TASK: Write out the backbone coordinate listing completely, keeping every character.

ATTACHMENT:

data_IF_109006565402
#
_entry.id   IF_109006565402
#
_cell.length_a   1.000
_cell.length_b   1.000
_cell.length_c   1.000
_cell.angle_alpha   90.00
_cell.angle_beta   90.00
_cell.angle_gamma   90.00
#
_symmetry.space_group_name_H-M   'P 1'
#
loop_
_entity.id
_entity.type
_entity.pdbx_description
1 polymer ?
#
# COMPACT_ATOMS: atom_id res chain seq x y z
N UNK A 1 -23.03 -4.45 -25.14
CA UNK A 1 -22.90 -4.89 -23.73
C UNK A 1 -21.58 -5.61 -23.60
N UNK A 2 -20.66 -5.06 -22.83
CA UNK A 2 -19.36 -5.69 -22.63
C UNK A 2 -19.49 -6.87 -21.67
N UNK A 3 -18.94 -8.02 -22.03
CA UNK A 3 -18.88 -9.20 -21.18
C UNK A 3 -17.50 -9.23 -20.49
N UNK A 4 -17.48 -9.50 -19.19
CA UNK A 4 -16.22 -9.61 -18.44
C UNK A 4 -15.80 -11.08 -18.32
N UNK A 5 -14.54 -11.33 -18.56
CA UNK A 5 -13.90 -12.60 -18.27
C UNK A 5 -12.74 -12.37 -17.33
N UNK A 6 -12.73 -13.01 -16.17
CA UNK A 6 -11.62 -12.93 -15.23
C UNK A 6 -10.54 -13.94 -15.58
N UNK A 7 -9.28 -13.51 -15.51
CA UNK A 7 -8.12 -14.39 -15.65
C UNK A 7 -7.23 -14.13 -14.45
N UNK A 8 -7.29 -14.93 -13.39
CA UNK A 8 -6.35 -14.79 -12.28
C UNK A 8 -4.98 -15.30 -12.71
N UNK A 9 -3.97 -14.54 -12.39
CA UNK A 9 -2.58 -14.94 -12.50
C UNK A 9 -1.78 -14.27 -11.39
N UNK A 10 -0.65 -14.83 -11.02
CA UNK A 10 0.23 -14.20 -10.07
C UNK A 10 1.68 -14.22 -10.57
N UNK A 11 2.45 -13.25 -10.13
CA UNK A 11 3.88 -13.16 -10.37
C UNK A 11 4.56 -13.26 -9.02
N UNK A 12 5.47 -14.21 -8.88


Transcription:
data_IF_109006565402
#
_entry.id   IF_109006565402
#
_cell.length_a   1.000
_cell.length_b   1.000
_cell.length_c   1.000
_cell.angle_alpha   90.00
_cell.angle_beta   90.00
_cell.angle_gamma   90.00
#
_symmetry.space_group_name_H-M   'P 1'
#
loop_
_entity.id
_entity.type
_entity.pdbx_description
1 polymer ?
#
# COMPACT_ATOMS: atom_id res chain seq x y z
N UNK A 1 -23.03 -4.45 -25.14
CA UNK A 1 -22.90 -4.89 -23.73
C UNK A 1 -21.58 -5.61 -23.60
N UNK A 2 -20.66 -5.06 -22.83
CA UNK A 2 -19.36 -5.69 -22.63
C UNK A 2 -19.49 -6.87 -21.67
N UNK A 3 -18.94 -8.02 -22.03
CA UNK A 3 -18.88 -9.20 -21.18
C UNK A 3 -17.50 -9.23 -20.49
N UNK A 4 -17.48 -9.50 -19.19
CA UNK A 4 -16.22 -9.61 -18.44
C UNK A 4 -15.80 -11.08 -18.32
N UNK A 5 -14.54 -11.33 -18.56
CA UNK A 5 -13.90 -12.60 -18.27
C UNK A 5 -12.74 -12.37 -17.33
N UNK A 6 -12.73 -13.01 -16.17
CA UNK A 6 -11.62 -12.93 -15.23
C UNK A 6 -10.54 -13.94 -15.58
N UNK A 7 -9.28 -13.51 -15.51
CA UNK A 7 -8.12 -14.39 -15.65
C UNK A 7 -7.23 -14.13 -14.45
N UNK A 8 -7.29 -14.93 -13.39
CA UNK A 8 -6.35 -14.79 -12.28
C UNK A 8 -4.98 -15.30 -12.71
N UNK A 9 -3.97 -14.54 -12.39
CA UNK A 9 -2.58 -14.94 -12.50
C UNK A 9 -1.78 -14.27 -11.39
N UNK A 10 -0.65 -14.83 -11.02
CA UNK A 10 0.23 -14.20 -10.07
C UNK A 10 1.68 -14.22 -10.57
N UNK A 11 2.45 -13.25 -10.13
CA UNK A 11 3.88 -13.16 -10.37
C UNK A 11 4.56 -13.26 -9.02
N UNK A 12 5.47 -14.21 -8.88